Monday, January 28, 2008


NOVEMBER 10, 2007

There’s no stage at Reggie’s in Wilmington, North Carolina, just a concrete floor. The local haunt is where bands and drinkers can get to know each other up close and quickly. Bands play crowd level, face to face where it may be rustic, but suitable if you like music played down and dirty. Reggie’s is three rooms - pool tables, a long bar and the back room where dart boards line walls surrounding an area where bands slide their equipment against a wall between set ups. It feels like a holding pin for bands and fans to work things out.
Virginia Beach’s Freedom Hawk took the floor around 11:30 bringing their stoner rock by-way-of nu-Sabbath back to Wilmington. But this trip was a little lighter, the band having lost guitarist Matt Cave, leaving drummer Lenny Hines, bassist Mark Cave (yes, brothers) and singer guitarist TR Morton lighter, but remaining a heavy trio of power groove metal musicians and high pitched rock vocals.
The band decided to finish their booked shows in lieu of cancelling but the loss of a guitarist made playing more work for TR. Having seen the band previously it still sounded heavy and entertaining. Something was missing, but the band soldiered on, playing a refined set of mostly new material. ‘Stand Back’ was an interesting stand out, bridging Sabbath inspired solos with crunching, breakdown riffs. The band played consistently, almost defiantly, like the east coast’s answer to Fu Manchu - keeping it simple and thick with harmonious metal groove. It wasn’t heavy riffs and growls, but power riffs and soulful rock delivery wrapped in metal packaging.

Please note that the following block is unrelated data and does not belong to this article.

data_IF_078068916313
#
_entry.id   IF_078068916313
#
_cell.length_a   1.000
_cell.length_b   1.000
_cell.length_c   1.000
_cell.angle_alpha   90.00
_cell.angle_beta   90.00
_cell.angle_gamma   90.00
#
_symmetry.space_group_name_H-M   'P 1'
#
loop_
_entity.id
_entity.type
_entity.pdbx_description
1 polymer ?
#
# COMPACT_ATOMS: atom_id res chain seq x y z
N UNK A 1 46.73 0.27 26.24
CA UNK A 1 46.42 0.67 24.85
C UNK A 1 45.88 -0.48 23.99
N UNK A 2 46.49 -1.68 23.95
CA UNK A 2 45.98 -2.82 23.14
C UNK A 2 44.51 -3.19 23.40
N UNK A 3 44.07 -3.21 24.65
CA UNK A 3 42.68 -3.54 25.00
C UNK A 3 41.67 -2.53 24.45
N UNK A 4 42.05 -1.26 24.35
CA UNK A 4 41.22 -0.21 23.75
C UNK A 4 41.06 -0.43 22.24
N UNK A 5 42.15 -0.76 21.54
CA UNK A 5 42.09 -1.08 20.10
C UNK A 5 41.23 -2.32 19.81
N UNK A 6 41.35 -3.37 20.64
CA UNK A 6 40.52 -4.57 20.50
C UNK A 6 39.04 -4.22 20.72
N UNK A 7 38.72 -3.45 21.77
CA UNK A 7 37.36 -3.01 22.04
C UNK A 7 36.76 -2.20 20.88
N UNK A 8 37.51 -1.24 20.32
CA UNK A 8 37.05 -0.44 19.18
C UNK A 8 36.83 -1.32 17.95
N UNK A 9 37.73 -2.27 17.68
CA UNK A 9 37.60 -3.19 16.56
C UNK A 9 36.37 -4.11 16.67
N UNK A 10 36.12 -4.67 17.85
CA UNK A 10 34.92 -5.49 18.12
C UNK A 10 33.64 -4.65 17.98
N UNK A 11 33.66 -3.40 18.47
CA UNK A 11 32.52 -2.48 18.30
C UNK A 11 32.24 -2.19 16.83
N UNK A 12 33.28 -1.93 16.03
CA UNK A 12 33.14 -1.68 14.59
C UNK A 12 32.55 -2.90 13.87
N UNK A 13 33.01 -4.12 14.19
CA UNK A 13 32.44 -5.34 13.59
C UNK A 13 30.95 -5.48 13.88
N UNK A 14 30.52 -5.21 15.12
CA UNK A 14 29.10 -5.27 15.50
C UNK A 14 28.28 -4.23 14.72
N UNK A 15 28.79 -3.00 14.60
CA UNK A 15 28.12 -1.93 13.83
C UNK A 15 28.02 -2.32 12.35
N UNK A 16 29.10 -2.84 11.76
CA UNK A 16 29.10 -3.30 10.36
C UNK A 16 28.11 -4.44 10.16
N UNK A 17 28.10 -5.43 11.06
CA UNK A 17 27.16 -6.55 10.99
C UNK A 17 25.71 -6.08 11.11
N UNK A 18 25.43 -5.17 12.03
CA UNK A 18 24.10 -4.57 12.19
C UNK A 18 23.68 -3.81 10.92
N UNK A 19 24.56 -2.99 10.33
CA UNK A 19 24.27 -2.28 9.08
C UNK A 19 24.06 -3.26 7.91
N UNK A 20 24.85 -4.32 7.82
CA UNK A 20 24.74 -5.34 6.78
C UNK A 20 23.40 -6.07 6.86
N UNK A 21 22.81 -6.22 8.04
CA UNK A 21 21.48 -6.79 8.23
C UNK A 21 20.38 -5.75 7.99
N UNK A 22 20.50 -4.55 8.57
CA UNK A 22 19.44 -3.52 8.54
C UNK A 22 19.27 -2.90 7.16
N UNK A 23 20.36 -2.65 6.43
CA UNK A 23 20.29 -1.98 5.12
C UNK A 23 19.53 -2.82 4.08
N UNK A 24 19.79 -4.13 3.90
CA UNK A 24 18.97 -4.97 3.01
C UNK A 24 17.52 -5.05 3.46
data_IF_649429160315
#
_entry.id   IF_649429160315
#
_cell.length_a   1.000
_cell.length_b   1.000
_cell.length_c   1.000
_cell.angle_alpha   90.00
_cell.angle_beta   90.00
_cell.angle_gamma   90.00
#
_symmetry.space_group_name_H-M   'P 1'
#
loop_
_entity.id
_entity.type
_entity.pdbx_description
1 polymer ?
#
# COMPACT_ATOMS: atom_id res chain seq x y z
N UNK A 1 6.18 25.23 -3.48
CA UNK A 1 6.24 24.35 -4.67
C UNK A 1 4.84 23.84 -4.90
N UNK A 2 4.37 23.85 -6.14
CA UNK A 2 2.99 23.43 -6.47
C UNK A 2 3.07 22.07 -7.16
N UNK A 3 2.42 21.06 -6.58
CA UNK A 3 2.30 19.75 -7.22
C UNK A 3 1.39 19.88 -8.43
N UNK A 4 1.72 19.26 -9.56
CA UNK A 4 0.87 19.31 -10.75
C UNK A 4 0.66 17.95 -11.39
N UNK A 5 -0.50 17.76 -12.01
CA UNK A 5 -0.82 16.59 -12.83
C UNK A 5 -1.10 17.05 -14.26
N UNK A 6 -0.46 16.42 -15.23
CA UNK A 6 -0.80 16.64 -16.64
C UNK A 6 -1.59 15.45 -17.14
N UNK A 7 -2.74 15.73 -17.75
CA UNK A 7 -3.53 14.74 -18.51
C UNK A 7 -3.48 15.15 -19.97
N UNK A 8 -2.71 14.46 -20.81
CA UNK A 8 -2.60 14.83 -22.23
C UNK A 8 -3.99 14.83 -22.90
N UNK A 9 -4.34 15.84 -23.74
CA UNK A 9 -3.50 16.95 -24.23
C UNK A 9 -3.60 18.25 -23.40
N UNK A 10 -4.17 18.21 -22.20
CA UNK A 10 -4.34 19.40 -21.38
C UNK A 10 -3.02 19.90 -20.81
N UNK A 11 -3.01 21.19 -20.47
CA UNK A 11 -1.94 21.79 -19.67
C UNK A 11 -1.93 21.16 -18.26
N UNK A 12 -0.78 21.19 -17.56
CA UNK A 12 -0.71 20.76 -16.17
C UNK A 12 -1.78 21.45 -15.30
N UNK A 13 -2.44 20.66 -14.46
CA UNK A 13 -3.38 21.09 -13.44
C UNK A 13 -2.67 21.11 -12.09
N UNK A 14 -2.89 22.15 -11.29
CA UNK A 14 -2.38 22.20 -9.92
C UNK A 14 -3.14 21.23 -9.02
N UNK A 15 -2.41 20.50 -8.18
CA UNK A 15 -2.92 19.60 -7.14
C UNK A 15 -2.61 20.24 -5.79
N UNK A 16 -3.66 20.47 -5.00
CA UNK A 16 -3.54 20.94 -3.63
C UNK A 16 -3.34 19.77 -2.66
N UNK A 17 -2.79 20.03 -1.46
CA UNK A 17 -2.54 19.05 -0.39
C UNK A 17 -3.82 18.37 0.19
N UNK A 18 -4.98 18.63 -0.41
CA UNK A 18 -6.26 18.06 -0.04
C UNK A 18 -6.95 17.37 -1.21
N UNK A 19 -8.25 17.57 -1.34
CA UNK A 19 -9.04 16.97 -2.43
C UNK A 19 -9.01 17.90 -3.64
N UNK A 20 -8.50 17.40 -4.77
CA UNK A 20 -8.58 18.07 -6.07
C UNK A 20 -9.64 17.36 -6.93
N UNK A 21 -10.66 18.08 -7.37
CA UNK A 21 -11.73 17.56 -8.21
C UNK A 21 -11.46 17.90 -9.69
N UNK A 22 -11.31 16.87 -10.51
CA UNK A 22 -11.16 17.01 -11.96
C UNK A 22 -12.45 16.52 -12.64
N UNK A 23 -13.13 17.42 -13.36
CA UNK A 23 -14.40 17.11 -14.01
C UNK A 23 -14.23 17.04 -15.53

Freedom Hawk’s sound was large, like trying to force an elephant to fit in a closet. It was also melodic for such heavy handed playing - a wall of guitar riffs pushed out sludge heavy, soaring and moving like swells and waves at the same time. The band played tough and very loud; Hines’ drum sticks hammered the skins like tree trunks and Cave’s bass marched tightly alongside. The band pulled out standards ‘Universal’ and ‘10 Years’ along with newer songs ‘Palamino,’ ‘Land of Lost’ and ‘Sunlight.’ When they played thye did so with great concentration, Morton’s eyes closed tight much of the time and Hines played with his head down and eyes closed. Cave seemed to watch over, as if the band were huddled down for a fight.
As the band tried to end their set people yelled for more, twice actually, and they complied, closing with ‘Bad Man’ in which TR opened with a grinding guitar riff and sang “I’m a bad man, and you’re a bad girl,” the last word squeezed out for effect.
Afterwards, a kid invited the band and anyone else back to his place, a keg waited he assured. The kid was still grooving on the music he heard, singing out loud and throwing his head around. Morton smiled at the kid’s energy and eventually asked where the kid was form. The kid replied, Virginia Beach. Small world.

Story and photos - Brian Tucker

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